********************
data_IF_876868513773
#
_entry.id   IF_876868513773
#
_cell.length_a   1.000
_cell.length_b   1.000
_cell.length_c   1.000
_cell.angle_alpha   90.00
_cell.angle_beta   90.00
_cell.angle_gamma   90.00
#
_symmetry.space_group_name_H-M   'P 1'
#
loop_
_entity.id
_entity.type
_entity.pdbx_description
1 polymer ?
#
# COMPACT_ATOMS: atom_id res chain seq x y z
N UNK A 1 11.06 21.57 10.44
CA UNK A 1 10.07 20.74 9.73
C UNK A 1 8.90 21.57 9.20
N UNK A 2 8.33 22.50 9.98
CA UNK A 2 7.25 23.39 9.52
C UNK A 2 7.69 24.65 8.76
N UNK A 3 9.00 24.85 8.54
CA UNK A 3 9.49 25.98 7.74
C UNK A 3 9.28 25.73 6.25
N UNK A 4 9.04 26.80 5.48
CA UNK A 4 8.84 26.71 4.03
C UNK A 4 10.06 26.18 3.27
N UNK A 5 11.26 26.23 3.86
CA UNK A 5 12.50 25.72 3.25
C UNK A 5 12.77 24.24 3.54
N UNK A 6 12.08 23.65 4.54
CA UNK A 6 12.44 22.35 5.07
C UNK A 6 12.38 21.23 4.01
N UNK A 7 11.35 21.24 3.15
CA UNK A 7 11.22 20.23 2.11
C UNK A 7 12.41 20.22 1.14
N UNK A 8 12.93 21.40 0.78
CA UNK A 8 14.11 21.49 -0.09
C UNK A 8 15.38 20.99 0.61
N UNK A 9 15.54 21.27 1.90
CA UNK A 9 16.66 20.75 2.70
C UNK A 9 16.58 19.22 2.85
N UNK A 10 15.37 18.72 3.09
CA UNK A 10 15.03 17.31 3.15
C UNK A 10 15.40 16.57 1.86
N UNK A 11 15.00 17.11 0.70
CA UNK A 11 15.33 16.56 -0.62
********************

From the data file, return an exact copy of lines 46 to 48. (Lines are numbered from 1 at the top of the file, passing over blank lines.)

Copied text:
CA UNK A 9 16.66 20.75 2.70
C UNK A 9 16.58 19.22 2.85
N UNK A 10 15.37 18.72 3.09